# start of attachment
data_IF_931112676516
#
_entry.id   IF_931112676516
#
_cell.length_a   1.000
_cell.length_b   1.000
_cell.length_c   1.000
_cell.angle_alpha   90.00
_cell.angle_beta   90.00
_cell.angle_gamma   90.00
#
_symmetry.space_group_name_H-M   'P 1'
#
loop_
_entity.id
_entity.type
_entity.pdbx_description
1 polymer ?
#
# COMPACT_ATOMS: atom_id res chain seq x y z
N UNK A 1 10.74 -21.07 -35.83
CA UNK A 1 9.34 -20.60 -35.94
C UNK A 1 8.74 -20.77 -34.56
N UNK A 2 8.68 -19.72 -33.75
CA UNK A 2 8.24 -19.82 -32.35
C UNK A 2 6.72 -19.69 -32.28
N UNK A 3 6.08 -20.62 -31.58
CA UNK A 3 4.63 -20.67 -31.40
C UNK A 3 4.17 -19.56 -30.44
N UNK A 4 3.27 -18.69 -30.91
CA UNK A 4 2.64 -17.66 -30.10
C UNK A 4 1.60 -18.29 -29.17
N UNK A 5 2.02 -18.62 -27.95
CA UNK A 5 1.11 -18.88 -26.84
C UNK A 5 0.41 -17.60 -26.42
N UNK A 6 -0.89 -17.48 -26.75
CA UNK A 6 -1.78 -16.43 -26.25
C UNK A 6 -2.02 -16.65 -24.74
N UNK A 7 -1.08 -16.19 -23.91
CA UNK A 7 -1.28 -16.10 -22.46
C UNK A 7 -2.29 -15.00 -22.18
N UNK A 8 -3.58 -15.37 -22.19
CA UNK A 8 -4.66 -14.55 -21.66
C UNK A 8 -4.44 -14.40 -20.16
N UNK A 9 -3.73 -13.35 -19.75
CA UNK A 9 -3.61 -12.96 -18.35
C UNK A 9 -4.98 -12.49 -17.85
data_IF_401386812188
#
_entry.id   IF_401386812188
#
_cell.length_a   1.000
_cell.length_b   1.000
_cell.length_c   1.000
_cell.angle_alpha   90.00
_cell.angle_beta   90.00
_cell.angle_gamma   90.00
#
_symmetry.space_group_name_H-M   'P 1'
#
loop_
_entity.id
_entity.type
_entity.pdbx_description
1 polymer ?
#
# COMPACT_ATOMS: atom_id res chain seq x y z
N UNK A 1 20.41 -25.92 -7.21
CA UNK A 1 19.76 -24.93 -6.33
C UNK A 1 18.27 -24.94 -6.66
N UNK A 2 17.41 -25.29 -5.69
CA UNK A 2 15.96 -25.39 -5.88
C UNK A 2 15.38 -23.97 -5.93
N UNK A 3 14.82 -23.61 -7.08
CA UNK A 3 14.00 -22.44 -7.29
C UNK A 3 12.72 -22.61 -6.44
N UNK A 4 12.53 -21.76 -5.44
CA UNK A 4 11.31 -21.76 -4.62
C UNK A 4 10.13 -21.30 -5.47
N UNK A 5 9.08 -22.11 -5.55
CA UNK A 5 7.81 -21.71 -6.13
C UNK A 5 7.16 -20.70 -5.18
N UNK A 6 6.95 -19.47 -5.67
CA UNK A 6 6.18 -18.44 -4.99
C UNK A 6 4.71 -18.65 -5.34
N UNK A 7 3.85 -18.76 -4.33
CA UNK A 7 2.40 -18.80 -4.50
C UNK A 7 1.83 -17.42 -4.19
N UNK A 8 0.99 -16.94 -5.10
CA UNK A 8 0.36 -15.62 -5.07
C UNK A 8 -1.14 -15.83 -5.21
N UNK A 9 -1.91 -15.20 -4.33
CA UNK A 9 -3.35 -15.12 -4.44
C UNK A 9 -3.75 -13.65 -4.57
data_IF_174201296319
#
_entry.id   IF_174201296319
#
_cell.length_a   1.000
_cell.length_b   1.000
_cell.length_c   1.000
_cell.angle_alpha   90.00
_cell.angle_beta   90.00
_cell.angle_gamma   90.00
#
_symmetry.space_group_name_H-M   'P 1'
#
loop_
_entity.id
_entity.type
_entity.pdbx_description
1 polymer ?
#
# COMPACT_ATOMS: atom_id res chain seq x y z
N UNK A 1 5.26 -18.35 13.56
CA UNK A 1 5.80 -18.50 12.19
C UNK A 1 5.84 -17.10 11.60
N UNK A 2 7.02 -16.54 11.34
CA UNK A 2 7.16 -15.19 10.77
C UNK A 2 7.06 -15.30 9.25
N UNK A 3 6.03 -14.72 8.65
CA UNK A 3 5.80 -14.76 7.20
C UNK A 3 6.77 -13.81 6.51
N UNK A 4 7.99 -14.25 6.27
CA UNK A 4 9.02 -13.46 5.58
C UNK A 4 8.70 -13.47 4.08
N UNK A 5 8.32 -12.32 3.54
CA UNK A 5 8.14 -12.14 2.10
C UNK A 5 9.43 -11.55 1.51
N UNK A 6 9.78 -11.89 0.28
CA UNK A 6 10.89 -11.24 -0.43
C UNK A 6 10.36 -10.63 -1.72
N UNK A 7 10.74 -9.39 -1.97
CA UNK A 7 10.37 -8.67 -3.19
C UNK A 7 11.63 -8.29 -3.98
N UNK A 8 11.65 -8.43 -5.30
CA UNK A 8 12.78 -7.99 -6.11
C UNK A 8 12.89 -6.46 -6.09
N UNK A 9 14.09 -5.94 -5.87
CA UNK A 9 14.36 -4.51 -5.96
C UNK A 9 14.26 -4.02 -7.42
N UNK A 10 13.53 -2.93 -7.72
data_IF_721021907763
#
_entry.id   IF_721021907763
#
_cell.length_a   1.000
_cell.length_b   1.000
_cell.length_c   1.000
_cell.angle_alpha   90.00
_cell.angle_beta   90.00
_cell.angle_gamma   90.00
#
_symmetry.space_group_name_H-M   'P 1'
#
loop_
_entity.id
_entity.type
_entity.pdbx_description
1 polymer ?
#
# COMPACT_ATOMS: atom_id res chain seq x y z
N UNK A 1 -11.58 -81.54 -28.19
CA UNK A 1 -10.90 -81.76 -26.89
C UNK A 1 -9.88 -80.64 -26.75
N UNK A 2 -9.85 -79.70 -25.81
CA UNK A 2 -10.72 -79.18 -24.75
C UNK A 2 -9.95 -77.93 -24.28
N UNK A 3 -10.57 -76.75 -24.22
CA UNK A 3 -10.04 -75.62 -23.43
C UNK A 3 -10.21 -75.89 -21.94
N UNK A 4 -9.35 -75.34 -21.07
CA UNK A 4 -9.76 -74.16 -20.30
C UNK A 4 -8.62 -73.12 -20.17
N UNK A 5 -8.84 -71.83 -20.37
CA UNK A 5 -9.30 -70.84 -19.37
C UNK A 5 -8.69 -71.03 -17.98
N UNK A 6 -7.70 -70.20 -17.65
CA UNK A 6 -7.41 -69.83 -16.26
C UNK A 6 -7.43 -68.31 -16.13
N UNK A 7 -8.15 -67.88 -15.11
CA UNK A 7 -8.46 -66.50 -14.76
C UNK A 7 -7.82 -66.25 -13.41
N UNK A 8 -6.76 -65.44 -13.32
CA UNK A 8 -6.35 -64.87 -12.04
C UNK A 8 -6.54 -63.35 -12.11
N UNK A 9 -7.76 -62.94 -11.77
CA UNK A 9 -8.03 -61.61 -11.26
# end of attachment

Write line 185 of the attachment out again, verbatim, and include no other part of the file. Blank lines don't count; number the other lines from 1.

CA UNK A 8 -6.35 -64.87 -12.04